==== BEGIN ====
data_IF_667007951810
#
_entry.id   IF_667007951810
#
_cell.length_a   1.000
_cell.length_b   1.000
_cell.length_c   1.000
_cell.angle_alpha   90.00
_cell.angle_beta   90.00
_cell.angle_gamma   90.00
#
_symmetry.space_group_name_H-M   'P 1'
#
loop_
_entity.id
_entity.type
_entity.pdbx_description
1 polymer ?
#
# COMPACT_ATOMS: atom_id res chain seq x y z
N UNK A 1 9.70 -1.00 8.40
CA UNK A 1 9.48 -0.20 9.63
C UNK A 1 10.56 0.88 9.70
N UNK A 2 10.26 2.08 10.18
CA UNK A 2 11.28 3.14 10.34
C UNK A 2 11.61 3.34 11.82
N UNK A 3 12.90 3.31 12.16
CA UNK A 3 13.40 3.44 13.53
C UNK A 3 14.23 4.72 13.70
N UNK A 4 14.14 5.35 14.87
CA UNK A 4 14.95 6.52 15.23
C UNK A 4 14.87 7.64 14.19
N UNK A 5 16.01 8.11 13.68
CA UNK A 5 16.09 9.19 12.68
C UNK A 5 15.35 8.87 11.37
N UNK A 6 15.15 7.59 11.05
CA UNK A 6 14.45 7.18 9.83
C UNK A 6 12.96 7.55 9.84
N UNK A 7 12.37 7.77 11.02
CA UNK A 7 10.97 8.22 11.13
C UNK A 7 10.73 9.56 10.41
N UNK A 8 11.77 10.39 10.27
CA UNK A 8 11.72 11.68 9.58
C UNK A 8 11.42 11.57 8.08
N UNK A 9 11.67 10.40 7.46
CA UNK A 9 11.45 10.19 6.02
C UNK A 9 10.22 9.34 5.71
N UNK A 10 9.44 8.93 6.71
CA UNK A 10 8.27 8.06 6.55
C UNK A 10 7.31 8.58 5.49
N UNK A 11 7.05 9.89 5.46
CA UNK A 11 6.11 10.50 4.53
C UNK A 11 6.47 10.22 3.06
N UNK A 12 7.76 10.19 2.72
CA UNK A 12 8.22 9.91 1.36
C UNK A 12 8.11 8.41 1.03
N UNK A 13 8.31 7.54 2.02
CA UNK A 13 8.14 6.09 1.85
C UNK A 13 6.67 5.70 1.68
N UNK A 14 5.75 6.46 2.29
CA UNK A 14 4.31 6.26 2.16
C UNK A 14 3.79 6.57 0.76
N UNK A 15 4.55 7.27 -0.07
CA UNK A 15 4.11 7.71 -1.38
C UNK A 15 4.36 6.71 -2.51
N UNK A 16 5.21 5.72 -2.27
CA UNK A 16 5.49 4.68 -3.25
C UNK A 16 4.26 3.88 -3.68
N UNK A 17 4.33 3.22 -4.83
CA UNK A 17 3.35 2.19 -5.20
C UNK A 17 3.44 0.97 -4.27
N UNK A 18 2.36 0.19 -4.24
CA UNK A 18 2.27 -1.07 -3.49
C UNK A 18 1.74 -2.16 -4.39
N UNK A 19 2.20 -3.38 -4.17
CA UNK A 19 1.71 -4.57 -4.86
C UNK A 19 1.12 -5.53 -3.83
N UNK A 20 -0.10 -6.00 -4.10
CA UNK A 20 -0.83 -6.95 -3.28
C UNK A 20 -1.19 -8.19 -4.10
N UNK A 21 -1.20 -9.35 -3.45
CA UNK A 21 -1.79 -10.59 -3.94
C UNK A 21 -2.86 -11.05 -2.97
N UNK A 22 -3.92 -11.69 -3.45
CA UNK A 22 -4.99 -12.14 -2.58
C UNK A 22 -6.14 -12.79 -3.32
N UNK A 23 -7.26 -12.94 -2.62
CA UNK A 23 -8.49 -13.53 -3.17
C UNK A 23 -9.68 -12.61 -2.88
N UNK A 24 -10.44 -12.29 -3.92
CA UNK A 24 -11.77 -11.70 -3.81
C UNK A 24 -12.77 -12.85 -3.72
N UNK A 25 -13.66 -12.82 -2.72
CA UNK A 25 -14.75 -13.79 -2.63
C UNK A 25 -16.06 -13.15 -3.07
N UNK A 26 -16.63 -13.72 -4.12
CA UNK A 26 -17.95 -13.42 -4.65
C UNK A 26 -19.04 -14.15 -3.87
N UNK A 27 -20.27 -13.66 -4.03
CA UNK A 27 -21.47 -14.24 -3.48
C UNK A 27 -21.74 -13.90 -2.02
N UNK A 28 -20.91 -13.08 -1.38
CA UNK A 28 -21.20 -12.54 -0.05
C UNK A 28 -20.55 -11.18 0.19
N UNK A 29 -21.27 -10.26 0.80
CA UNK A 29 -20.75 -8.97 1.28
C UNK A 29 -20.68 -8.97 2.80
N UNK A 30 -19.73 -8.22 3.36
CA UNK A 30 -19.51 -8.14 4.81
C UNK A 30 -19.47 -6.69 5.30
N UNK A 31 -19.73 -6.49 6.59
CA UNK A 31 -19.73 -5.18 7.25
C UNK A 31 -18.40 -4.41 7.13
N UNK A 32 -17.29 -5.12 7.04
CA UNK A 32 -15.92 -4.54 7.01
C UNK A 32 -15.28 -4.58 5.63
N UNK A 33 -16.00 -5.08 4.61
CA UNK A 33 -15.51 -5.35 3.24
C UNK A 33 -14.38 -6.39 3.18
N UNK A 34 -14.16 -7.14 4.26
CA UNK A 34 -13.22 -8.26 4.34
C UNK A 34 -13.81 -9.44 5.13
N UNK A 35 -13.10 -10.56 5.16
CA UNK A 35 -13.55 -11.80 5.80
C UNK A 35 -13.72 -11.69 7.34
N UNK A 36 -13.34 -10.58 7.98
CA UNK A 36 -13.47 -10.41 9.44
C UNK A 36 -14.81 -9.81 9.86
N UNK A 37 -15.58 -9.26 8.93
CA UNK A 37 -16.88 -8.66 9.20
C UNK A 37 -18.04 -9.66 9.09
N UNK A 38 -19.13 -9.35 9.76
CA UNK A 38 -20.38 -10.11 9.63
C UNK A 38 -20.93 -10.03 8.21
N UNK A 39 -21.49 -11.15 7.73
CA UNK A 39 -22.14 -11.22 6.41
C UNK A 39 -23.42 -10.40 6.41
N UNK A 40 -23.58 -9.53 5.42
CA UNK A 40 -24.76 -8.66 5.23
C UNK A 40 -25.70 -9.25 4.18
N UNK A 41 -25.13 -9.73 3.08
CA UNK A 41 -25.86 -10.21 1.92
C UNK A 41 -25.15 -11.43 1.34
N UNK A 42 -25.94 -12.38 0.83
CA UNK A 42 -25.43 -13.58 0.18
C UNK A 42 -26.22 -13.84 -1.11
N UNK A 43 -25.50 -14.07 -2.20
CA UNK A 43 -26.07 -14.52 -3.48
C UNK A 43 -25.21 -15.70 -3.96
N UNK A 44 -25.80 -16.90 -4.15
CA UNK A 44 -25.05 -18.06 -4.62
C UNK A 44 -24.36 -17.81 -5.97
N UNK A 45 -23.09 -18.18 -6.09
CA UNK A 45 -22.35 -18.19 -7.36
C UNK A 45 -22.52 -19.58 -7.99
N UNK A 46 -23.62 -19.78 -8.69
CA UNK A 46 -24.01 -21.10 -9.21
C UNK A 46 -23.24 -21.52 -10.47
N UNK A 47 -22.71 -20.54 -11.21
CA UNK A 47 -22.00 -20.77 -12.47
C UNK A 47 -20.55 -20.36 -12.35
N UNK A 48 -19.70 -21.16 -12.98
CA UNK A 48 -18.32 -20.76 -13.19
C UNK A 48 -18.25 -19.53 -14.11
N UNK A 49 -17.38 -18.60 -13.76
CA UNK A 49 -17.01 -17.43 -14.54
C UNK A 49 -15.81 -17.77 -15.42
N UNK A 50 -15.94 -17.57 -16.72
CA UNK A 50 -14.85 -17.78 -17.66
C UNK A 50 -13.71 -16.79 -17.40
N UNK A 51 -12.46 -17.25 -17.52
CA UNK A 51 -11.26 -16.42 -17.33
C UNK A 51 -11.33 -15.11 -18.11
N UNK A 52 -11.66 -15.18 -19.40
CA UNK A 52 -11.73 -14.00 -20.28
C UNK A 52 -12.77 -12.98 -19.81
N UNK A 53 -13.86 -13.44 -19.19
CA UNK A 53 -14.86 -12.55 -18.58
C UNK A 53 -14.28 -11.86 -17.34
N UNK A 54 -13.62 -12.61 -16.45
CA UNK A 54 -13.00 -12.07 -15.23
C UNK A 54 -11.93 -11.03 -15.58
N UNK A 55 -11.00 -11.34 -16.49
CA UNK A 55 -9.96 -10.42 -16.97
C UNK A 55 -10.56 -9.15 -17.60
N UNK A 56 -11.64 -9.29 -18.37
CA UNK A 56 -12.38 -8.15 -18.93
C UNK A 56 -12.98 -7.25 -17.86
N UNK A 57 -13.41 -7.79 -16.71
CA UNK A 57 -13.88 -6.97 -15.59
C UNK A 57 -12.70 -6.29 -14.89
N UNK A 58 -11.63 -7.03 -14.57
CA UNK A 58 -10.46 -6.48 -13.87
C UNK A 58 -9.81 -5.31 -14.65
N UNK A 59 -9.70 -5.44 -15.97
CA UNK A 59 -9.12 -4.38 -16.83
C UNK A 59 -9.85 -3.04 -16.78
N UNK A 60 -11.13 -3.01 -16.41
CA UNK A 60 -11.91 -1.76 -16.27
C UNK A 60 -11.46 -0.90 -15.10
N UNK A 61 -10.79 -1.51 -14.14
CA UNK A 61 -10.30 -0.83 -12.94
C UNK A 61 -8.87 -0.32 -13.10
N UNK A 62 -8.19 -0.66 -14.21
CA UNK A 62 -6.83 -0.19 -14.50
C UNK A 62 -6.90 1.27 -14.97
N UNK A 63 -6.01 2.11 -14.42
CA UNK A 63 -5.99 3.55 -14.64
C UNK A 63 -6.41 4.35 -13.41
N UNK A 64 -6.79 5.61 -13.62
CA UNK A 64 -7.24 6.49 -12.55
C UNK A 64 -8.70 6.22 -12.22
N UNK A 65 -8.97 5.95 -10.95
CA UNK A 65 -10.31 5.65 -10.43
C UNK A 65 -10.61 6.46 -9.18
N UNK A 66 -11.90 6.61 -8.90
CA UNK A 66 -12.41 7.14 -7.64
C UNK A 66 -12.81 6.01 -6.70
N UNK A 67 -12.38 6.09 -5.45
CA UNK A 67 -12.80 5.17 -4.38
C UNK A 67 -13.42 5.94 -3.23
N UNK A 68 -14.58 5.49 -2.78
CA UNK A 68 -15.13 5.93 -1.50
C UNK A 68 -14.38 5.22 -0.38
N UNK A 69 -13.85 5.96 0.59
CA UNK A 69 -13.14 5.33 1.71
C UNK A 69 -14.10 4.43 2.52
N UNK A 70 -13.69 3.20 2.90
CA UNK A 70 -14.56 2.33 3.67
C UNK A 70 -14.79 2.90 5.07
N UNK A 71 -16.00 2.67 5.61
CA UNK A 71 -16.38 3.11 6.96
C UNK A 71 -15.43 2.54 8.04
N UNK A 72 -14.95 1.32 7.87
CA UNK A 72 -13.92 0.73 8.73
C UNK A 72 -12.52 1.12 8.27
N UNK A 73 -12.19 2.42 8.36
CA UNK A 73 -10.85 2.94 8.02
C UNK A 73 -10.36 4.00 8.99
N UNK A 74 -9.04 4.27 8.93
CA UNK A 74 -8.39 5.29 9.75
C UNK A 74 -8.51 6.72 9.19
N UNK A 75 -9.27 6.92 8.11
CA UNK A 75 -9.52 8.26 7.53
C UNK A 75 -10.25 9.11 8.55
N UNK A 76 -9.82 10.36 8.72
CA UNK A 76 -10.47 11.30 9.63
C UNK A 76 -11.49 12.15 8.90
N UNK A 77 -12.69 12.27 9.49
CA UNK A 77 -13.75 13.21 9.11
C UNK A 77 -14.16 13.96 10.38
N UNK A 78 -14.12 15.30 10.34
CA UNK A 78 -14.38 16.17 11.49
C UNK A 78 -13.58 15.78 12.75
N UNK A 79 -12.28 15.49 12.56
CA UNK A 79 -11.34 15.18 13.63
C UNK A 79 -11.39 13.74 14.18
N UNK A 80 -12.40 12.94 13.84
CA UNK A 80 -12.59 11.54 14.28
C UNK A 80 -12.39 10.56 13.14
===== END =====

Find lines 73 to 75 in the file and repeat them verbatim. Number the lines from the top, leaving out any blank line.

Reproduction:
CA UNK A 18 2.27 -1.07 -3.49
C UNK A 18 1.74 -2.16 -4.39
N UNK A 19 2.20 -3.38 -4.17